Reddish orange fur, white on the neck and belly, brown/black legs, small dog sized; thick bushy tail in winter.
Average male 67-72cm; 62-67cm for females; tail about 40cm
Average 6-7kg for males; 5-6kg for females.
Foxes have a very wide and varied diet. On salt marshes they eat crabs and dead seabirds, while in upland regions carrion may be important, particularly during the winter months. In lowland rural areas small mammals, especially field voles and rabbits, are the major source of food, with earthworms, beetles, fruit (particularly blackberries) and small birds also being eaten. Urban foxes glean large amounts of food, much of this deliberately supplied by local householders. This is supplemented by scavenging from dustbins, bird tables and compost heaps. Those living in some urban areas eat many small birds and feral pigeons.
Although up to 9 years old has been recorded in the wild, most survive only one to three years.
Origin & Distribution:
A highly adaptable species, found across Britain, but absent from Scottish Islands (except Skye), in all habitats from salt marshes and sand dunes to the tops of mountains. In Britain, more so than elsewhere in Europe, foxes have also adapted to life in urban surroundings.
As we know current records available do not give us complete population numbers. The Department for Environment, Farming and Rural Affairs (DEFRA) have used current presence data available for British mammals from the National Biodiversity Network (NBN) gateway (Mammal Society records contribute to this) to create UK maps showing the most suitable habitats for a species and predict population densities from these, as can be seen here for foxes. Find out more about this new research here.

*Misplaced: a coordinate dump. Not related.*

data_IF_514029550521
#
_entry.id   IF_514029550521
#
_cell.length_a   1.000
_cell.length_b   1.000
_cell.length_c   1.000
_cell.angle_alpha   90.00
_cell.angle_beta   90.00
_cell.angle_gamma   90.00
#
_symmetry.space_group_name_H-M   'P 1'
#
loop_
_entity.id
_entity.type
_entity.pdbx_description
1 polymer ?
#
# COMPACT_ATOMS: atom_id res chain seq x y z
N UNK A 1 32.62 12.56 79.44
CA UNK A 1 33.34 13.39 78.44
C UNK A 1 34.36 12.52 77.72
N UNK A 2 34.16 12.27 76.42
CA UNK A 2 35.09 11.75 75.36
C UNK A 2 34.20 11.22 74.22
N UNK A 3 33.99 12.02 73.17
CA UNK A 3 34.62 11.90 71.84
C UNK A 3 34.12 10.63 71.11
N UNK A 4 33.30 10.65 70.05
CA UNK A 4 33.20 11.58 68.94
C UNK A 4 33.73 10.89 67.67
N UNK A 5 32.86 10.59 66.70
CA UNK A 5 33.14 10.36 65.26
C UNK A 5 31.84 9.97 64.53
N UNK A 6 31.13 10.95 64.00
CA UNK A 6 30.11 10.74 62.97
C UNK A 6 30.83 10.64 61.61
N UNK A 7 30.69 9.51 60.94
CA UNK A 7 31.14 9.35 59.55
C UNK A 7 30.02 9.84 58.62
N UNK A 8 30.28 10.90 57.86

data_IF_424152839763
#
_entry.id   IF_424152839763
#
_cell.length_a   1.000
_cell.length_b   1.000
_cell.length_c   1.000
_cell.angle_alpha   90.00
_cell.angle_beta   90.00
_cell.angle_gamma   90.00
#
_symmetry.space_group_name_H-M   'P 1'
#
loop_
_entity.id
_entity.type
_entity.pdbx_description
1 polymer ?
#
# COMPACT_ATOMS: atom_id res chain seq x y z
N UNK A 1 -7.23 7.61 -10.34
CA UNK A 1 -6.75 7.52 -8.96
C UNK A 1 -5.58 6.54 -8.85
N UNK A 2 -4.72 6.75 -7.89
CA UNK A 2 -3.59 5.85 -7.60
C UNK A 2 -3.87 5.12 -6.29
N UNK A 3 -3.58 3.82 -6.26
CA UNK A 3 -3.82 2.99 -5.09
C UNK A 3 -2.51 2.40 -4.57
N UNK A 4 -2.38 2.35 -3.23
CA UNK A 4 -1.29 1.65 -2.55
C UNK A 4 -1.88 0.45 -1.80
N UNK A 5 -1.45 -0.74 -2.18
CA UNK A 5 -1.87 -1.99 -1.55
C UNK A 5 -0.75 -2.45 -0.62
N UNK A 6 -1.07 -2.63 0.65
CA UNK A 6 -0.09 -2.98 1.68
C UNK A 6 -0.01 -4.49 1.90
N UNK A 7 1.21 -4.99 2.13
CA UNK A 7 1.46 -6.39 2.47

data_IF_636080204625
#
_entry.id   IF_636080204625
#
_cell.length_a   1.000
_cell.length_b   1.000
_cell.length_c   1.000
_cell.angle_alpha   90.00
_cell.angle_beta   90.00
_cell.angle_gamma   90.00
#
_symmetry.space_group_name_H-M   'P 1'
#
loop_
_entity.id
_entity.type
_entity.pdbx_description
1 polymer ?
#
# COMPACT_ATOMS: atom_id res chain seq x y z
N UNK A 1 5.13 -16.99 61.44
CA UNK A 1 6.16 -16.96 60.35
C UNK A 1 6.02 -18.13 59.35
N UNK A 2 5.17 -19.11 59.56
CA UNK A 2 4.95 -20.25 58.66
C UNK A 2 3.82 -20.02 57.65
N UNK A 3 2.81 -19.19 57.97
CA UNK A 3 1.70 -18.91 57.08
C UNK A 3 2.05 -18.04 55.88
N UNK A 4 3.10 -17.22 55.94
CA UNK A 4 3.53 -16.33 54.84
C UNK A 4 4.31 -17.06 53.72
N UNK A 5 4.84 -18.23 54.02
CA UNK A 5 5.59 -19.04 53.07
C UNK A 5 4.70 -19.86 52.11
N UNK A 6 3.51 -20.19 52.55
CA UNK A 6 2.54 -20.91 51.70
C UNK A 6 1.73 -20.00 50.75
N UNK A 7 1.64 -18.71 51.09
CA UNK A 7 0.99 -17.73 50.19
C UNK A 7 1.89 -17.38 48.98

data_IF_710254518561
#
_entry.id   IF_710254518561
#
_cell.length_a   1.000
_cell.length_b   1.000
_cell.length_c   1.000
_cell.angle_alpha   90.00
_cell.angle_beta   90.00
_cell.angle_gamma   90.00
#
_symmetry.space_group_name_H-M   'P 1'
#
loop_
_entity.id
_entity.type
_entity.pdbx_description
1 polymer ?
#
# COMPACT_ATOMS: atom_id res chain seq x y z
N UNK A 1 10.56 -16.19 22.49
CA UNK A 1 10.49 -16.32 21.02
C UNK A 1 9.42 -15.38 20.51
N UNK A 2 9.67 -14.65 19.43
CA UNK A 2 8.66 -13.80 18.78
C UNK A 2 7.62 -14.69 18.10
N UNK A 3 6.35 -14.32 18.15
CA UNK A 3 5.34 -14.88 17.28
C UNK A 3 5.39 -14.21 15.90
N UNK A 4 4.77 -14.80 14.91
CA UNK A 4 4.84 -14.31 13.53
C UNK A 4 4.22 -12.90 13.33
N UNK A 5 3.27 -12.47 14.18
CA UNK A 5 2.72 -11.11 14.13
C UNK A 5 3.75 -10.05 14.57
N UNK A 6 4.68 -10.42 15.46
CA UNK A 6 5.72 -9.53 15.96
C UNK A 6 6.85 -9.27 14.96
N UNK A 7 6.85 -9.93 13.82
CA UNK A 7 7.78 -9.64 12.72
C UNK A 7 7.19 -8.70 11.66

Foxes hold territories, the size of which depends on habitat; they can be as small as 0.2 square kilometres in urban areas or up to 40 square kilometres in hill country. Each territory is occupied by a fox family group. These often consist of a pair (dog fox and vixen) and their cubs. However, in areas where foxes are not persecuted and where there is a plentiful supply of food, a family group may contain several adults.
Foxes have little legal protection. In some areas they are subjected to much persecution including shooting, being snared and dug out with terriers and caught with lurchers (fast, long-legged dogs). Self-locking snares and gin traps, both of which were once used to catch foxes, have been outlawed, and hunting with dogs became illegal in 2002. Free running snares are legal, but they must be inspected at least once a day. These humanitarian provisions are the sole protection received by foxes. Despite their lack of protection foxes are widespread and abundant. The success of the fox is due to its adaptability and it is in no need of active conservation measures. There were about 190 fox hunts in England and Wales in 2002, but these probably killed a small proportion of foxes compared to those captured in snares or shot. Road casualties probably make up 50% of the mortality.
Foxes are not protected legally. For many years they were hunted for their fur, and as part of coutryside tradition. The Hunting Act 2004 outlawed hunting with dogs in England and Wales, from 18th February 2005. This also applies to the hunting of deer, hares and mink.